* Russia plans to swap issues due in 2018, 2028 and 2030
* Big part of one issue held by one investor, price overstated - finmin
* Swap to allow lower burden on state debt
By Darya Korsunskaya, Andrey Ostroukh and Yelena Orekhova
MOSCOW, Sept 11 (Reuters) - Russia wants to ease the burden on its budget by swapping outstanding Eurobonds this year but may scrap the plan if investors don’t accept the ministry’s conditions or bondholders ask for an unrealistic price, a senior finance ministry official said.
The ministry is looking for ways to postpone paying back foreign debt, having announced its plan to swap bonds in 2016. It plans to offer three papers for the swap: Russia-2018 , Russia-2028 and Russia-2030 , all issued before 2010.
Konstantin Vyshkovsky, head of the state debt department at the finance ministry, told Reuters in an interview that the swap plan - under which the ministry plans to issue new paper - could be scrapped if the bond-holders do not agree with the ministry’s offer, or the ministry does not agree with the price investors want.
Russia needs to pay almost $3.5 billion to the holders of Russia-2018, due July 24 next year, another $2.5 billion under the Russia-2028 issue and further $10.7 billion to Russia-2030 holders, according to the ThomsonReuters data.
“The main goal for us is to lower payments over the next three years,” Vyshkovsky said, adding that the finance ministry won’t offer to pay a price above the market one.
Force majeure was also possible, Vyshkovsky said, without elaborating.
While the ministry needs $3.5 billion to redeem the paper maturing in 2018, the overall borrowing plan envisages raising $3 billion on the global market next year. If it swaps the 2018 Eurobond, Russia won’t need to look for extra funds to repay debt, Vyshkovsky said.
Vyshkovsky, who previously said a swap would require relatively calm market conditions, declined to reveal the details of the new Eurobonds that the ministry is planning to replace the existing ones with.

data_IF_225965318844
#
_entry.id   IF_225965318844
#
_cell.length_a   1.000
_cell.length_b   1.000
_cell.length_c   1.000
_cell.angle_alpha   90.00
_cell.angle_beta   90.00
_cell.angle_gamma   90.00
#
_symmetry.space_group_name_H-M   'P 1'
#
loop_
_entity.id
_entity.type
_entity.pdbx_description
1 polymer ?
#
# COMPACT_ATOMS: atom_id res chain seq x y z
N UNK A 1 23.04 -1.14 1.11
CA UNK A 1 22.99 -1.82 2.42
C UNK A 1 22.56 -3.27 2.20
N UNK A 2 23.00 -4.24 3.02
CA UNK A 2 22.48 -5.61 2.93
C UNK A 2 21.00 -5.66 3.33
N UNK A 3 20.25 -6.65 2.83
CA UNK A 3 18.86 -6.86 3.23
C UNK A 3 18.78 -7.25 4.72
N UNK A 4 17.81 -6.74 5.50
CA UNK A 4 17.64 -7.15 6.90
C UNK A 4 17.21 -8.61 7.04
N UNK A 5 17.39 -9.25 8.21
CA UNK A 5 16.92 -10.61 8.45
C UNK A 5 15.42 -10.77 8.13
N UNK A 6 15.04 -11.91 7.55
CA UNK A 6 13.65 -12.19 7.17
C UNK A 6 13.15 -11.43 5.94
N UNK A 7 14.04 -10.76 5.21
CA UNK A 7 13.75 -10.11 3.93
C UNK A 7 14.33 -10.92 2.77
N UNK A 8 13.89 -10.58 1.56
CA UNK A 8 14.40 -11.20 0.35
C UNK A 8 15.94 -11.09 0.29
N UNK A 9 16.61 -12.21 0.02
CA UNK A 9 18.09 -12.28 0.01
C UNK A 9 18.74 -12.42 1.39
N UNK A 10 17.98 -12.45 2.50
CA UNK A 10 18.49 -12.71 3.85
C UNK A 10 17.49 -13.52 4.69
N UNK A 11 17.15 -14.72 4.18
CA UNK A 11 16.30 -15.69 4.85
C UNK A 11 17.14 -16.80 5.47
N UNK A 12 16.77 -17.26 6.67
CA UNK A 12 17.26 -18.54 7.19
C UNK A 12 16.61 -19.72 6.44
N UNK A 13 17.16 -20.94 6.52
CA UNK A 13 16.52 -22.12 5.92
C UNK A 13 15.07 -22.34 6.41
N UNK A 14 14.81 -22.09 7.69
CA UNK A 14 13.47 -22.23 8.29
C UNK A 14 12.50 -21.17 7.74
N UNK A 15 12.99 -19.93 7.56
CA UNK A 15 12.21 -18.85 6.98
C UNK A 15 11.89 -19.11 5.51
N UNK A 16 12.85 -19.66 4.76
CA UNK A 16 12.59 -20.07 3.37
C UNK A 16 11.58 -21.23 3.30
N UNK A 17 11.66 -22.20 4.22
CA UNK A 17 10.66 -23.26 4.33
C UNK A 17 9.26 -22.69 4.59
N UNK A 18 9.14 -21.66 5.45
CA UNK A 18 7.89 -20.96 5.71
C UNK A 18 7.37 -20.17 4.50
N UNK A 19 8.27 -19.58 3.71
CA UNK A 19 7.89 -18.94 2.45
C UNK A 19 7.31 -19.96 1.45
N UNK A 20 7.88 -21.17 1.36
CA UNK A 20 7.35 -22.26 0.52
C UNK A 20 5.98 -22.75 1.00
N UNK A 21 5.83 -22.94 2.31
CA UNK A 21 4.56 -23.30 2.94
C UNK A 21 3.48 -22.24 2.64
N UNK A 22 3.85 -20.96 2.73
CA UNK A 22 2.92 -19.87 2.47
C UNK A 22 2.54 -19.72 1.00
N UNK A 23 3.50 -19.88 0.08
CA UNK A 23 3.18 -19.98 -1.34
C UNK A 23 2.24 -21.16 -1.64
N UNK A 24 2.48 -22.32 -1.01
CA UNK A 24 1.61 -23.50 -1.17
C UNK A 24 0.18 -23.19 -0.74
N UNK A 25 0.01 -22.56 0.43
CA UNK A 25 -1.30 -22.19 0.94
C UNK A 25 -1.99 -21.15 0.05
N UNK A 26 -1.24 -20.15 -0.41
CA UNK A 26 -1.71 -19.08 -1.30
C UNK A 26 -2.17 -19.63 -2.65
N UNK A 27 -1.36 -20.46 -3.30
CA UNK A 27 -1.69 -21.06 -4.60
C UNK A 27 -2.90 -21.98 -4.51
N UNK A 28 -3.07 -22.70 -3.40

But he said that in theory, the ministry would like to have a paper with a seven-year maturity to establish more flexible pricing. The bulk of the ministry’s external debt is in dollars. The ministry also has an outstanding Eurobond in euros maturing in 2020 and which is not planned to be swapped.
If the finance ministry sells new Eurobonds, it would be the second time this year it has tapped global capital markets despite Western sanctions imposed on Moscow for annexing Crimea and its role in the Ukrainian crisis.
The finance ministry sold two Eurobond tranches in June, raising $3 billion with the demand topping $6.6 billion, in a deal that Russia painted as a victory over restrictive geopolitics.
Western sanctions, Vyshkovsky said, do not directly target the swap option “so in this regard, nothing was changed.”
At least one of the Eurobonds planned for the swap has a distorted and artificially inflated market price as a large chunk of it is held by one investor, Vyshkovsky said.
He declined to comment when asked if he meant Russia-30 bonds held by Otkritie Bank, one of Russia’s largest private lenders recently rescued by the central bank.
“The price is being distorted at at least one paper as a large part of it is being held in one’s investor’s portfolio... In other words, so called market price of this paper is overstated,” Vyshkovsky said.
“The swap price for this paper would not match the market price... We can’t take the price we see on the monitors... as its clear that it’s not transparent and fair.. We need to establish a fair price.”
This fact, he said, is complicating the swap process. In theory, Vyshkovsky said, if the paper is not liquid, the bondholders may agree to sell the paper more cheaply.
In general, the finance ministry is aiming to sell as much of the new Eurobonds as possible to ‘qualitative’ foreign investors to diversify the base and get investors such as large western pension funds.
The finance ministry is ready to meet the needs of large foreign investors by offering the desired types and maturities of Eurobonds but the ministry won’t tap the global capital market at any price, Vyshkovsky said.
“Foreign currency borrowing is needed only to support Russia’s presence on external markets, at best.”
He added that the finance ministry may increase the domestic borrowing plan this year by offering the market additional 100 billion roubles ($1.75 billion) in OFZ treasury bonds. ($1 = 57.1500 roubles) (Writing by Andrey Ostroukh; Editing by Katya Golubkova and Toby Chopra)